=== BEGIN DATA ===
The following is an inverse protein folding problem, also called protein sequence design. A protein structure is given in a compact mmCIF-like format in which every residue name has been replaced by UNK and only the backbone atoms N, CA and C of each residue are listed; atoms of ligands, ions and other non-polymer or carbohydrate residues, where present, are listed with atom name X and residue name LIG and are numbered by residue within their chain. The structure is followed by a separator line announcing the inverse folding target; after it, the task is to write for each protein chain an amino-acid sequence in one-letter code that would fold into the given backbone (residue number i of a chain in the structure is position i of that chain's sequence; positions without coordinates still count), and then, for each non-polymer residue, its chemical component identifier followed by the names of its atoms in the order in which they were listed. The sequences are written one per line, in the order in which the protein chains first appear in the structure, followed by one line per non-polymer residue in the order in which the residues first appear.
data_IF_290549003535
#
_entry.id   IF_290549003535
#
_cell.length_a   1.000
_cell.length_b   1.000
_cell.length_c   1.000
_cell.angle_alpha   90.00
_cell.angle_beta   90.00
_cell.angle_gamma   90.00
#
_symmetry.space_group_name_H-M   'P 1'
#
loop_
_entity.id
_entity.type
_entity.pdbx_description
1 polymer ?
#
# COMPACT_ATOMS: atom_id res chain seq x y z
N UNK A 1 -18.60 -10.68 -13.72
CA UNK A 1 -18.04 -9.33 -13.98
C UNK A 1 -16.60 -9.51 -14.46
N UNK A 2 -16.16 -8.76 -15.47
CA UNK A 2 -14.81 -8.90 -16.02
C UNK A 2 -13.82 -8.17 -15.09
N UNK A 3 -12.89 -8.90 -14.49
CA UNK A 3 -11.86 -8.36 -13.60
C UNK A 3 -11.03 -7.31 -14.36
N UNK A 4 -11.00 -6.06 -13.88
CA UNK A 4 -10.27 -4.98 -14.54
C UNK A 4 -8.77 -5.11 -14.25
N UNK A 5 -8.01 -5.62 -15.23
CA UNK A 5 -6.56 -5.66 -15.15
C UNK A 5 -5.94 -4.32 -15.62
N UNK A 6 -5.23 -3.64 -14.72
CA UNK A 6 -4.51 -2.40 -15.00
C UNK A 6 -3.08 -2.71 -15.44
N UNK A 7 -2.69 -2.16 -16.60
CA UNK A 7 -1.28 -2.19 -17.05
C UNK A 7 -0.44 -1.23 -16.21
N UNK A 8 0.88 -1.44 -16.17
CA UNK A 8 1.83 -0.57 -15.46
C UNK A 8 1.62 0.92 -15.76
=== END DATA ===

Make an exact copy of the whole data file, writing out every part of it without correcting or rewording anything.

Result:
The following is an inverse protein folding problem, also called protein sequence design. A protein structure is given in a compact mmCIF-like format in which every residue name has been replaced by UNK and only the backbone atoms N, CA and C of each residue are listed; atoms of ligands, ions and other non-polymer or carbohydrate residues, where present, are listed with atom name X and residue name LIG and are numbered by residue within their chain. The structure is followed by a separator line announcing the inverse folding target; after it, the task is to write for each protein chain an amino-acid sequence in one-letter code that would fold into the given backbone (residue number i of a chain in the structure is position i of that chain's sequence; positions without coordinates still count), and then, for each non-polymer residue, its chemical component identifier followed by the names of its atoms in the order in which they were listed. The sequences are written one per line, in the order in which the protein chains first appear in the structure, followed by one line per non-polymer residue in the order in which the residues first appear.
data_IF_290549003535
#
_entry.id   IF_290549003535
#
_cell.length_a   1.000
_cell.length_b   1.000
_cell.length_c   1.000
_cell.angle_alpha   90.00
_cell.angle_beta   90.00
_cell.angle_gamma   90.00
#
_symmetry.space_group_name_H-M   'P 1'
#
loop_
_entity.id
_entity.type
_entity.pdbx_description
1 polymer ?
#
# COMPACT_ATOMS: atom_id res chain seq x y z
N UNK A 1 -18.60 -10.68 -13.72
CA UNK A 1 -18.04 -9.33 -13.98
C UNK A 1 -16.60 -9.51 -14.46
N UNK A 2 -16.16 -8.76 -15.47
CA UNK A 2 -14.81 -8.90 -16.02
C UNK A 2 -13.82 -8.17 -15.09
N UNK A 3 -12.89 -8.90 -14.49
CA UNK A 3 -11.86 -8.36 -13.60
C UNK A 3 -11.03 -7.31 -14.36
N UNK A 4 -11.00 -6.06 -13.88
CA UNK A 4 -10.27 -4.98 -14.54
C UNK A 4 -8.77 -5.11 -14.25
N UNK A 5 -8.01 -5.62 -15.23
CA UNK A 5 -6.56 -5.66 -15.15
C UNK A 5 -5.94 -4.32 -15.62
N UNK A 6 -5.23 -3.64 -14.72
CA UNK A 6 -4.51 -2.40 -15.00
C UNK A 6 -3.08 -2.71 -15.44
N UNK A 7 -2.69 -2.16 -16.60
CA UNK A 7 -1.28 -2.19 -17.05
C UNK A 7 -0.44 -1.23 -16.21
N UNK A 8 0.88 -1.44 -16.17
CA UNK A 8 1.83 -0.57 -15.46
C UNK A 8 1.62 0.92 -15.76